You can often hear Coriander and Cilantro being referred to in very similar circumstances, and some people even use the terms interchangeably.
But they in fact have very different meanings and are used very differently in cooking.
The reason they both get mixed up so commonly is that they both come from the same plant – Coriandrum sativum.
The leaves are what is referred to as Cilantro, while the seeds of this plant are what is generally referred to as Coriander.
With this plant producing the seeds for both herbs it is a popular choice for home growing, it is not too hard to maintain and with its double use, it is used in a lot of different dishes.
Cilantro is a bright green flat leaf and has a very aromatic almost soap-like taste. And coriander is a small hard seed with its own distinct flavor.
Regional Naming Differences
While you may think you know the difference between coriander and cilantro, the naming for these herbs is different depending on where you are from.
In North America, the leaf and its stem are referred to as cilantro and the seed is what is called coriander. Seems simple.
But in other parts of the world the whole plant is referred to as coriander; they call the leaves and stem coriander leaves, and they call the seed’s coriander seeds.
So when reading a recipe, try to make sure you know where the recipe is from. If it is a North American recipe, you know that coriander refers to the seed.
But if the recipe is not from this region, hopefully, it will specify if it means coriander leaves (cilantro) or if it just wants the seeds.
The reason why coriander leaves are called cilantro in a lot of the world is that the Spanish word for coriander is cilantro.
So this naming convention spread and stuck in some regions like North America but not in every English-speaking country.
Difference In Taste
Because coriander and cilantro come from the same plant it could be an easy presumption to make that they taste the same, but this is not true, and using them interchangeably could lead to disastrous results for the taste of your dishes.
With cilantro, as previously mentioned, it has a distinctly fresh and citrus flavor and scent that makes it an essential component for a lot more fresh dishes, and it can create a lovely flavor when combined with the right elements.
Coriander on the other hand, while still having a more citrus taste, tastes a lot more floral and kind of lemony.
It is also used very differently, obviously having a very different texture and flavor profile to cilantro.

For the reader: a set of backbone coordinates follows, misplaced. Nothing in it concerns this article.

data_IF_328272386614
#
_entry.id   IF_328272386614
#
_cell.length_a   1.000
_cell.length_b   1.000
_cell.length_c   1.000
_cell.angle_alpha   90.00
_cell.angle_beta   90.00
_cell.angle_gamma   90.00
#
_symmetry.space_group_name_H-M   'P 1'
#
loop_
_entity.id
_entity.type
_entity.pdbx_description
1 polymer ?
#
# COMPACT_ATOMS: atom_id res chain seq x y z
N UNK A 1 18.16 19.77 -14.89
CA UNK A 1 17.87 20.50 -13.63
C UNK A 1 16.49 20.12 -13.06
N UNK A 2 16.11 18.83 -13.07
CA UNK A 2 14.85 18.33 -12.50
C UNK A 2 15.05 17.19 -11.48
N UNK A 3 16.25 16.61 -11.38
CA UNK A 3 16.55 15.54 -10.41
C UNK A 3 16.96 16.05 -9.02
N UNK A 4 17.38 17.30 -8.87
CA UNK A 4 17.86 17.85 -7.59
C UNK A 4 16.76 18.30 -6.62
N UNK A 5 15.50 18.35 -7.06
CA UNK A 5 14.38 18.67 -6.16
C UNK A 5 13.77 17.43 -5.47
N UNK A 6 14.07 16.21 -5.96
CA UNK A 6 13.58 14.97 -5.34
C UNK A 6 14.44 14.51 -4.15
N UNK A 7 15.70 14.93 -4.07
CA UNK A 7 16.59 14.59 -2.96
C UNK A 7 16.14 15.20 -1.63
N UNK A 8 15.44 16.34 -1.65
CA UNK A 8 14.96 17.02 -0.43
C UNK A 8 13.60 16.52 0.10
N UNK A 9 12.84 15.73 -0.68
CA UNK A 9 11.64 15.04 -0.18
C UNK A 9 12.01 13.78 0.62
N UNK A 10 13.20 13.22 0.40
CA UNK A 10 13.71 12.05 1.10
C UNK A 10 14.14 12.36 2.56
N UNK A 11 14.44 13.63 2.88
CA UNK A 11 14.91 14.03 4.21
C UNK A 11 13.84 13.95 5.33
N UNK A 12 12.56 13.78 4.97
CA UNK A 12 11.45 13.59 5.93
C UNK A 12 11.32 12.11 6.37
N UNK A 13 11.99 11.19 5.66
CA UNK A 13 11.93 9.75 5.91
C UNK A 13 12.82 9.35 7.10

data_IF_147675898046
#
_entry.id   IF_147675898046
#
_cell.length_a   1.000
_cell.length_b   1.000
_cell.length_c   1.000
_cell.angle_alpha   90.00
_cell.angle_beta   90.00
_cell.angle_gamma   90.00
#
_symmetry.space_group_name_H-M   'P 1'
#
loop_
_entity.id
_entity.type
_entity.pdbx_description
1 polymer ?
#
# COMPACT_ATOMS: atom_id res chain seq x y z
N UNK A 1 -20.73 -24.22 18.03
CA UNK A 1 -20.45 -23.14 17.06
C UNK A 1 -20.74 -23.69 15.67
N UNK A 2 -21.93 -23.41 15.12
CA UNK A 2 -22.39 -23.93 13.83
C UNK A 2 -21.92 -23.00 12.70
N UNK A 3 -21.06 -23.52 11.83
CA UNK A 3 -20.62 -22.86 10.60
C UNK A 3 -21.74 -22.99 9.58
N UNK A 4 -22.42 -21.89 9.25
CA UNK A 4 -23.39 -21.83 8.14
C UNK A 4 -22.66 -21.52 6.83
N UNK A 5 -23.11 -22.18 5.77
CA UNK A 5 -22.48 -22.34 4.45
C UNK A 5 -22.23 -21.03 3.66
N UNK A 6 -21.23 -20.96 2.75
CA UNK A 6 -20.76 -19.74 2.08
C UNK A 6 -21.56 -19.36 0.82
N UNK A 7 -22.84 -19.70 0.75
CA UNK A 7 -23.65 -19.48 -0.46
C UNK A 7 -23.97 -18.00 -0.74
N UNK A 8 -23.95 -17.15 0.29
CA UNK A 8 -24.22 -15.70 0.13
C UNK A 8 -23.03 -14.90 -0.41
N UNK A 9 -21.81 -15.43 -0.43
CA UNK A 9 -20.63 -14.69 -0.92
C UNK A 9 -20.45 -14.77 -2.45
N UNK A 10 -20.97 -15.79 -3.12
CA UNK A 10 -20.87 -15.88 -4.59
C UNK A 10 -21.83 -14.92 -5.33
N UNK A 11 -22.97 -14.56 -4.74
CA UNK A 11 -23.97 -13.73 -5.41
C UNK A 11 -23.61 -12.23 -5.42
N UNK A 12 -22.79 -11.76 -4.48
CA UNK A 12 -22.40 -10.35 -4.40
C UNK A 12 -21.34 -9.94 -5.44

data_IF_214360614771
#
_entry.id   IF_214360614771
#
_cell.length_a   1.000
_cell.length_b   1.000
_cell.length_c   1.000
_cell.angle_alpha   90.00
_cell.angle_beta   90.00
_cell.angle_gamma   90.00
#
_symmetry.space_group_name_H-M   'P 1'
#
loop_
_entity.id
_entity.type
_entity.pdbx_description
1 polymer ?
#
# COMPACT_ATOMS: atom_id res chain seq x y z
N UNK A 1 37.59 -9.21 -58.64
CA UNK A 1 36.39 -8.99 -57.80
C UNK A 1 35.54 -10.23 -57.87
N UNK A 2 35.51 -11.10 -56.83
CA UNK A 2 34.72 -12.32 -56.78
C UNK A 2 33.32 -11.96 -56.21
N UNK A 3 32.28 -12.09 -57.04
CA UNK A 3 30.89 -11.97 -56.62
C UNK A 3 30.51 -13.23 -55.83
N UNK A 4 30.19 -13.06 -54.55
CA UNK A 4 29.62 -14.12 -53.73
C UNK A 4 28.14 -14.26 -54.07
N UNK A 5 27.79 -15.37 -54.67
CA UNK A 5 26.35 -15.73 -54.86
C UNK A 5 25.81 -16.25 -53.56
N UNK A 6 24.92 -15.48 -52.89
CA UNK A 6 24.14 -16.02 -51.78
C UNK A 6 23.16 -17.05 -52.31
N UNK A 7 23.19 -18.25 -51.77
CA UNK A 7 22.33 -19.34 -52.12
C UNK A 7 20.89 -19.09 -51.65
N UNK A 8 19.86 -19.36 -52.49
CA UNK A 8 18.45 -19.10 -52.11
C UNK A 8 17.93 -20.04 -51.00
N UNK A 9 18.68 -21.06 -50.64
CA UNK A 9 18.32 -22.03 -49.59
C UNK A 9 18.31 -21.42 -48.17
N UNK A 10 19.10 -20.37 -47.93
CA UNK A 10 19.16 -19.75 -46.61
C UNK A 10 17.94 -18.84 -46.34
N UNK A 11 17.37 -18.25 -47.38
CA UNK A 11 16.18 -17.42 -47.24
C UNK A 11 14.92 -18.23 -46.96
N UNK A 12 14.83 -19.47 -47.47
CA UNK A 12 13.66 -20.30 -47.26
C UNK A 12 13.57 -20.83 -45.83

Because of these distinct differences, it is strongly recommended to avoid using these herbs interchangeably.
If you do not want to home-grow these herbs, they are inexpensive to buy, and having both is essential if you want to be able to make a wide array of dishes.
So what are these dishes which these herbs work best with?
What Dishes Does Coriander Work Best With?
The most common use of coriander is in curry and rice dishes.
A lot of dishes that fall under this categorization rely on the unique flavor profile of coriander as a foundation of the core notes of the meal.
With its distinct flavor it is hard to substitute for, so it is really an essential if you like making a lot of these dishes.
With it being a hard seed it works well-being cooked into dishes to fully extract its flavor and to give it a more edible texture, completely dissimilar to how cilantro is cooked with.
A lot of recipes also ask for the coriander seeds to be ground (so if you see a recipe asking for ground coriander you can be sure they are not asking for cilantro) so if you are home-growing cilantro, this is pretty easy to do.
As long as the seeds are dry enough you can use any good mortar and pestle to get them to the required state.
What Dishes Does Cilantro Work Best With?
Cilantro leaves are used all over the world because of how easy it is to grow and its unique flavor. But most commonly you can find this herb in Asian and Mexican cuisine, both famous for their flavorful dishes and distinct flavors.
The stem is commonly used as it is where a lot of the flavor is concentrated, but the whole plant is often ground up into sauces, pastes, and dips to lend its distinct flavor.
The leaf by itself is often used as a final touch or garnish to finished dishes to add a distinct touch of freshness. This is worth noting since like many fresh herbs, cilantro can lose its flavor quite quickly.
This means that if you are freestyling and want to add its distinct flavor to a dish since you have it handy, make sure to add it near the end of the cooking as its flavor will mellow to the point of being unrecognizable if you let it cook down for too long!
How To Home-Grow Coriander And Cilantro
As has been mentioned a couple of times, coriander and cilantro are both quite easy to grow from home. You can buy seeds from a garden center, and you can even find pre-started plant pots at bigger grocery stores.
Obviously if you want more control over how the plant grows, getting seeds is best, but getting a pre-started pot is sometimes cheaper and easier when it comes to saving on equipment.
Either way, it is easier and more convenient to grow the herb in easily portable pots, so you can have it outdoors when the climate is fitting but indoors to have on hand during colder months.
If you want the plant to grow more seeds, since of course the seeds here are just as useful as the plant, the best thing to do is look after the plant and up-keep it well.
Keep the plant out of direct light as it prefers indirect light. Like with most herbs, you want to avoid the roots getting too soggy, so keep it in a pot with good drainage, and water once the top inch of soil is dry, keeping it appropriately moist.
So there we go; hopefully you now know what each one is and why you should try growing them yourself! It is a pretty easy plant to keep on top of and adds great depth of flavor to any dish it is used in!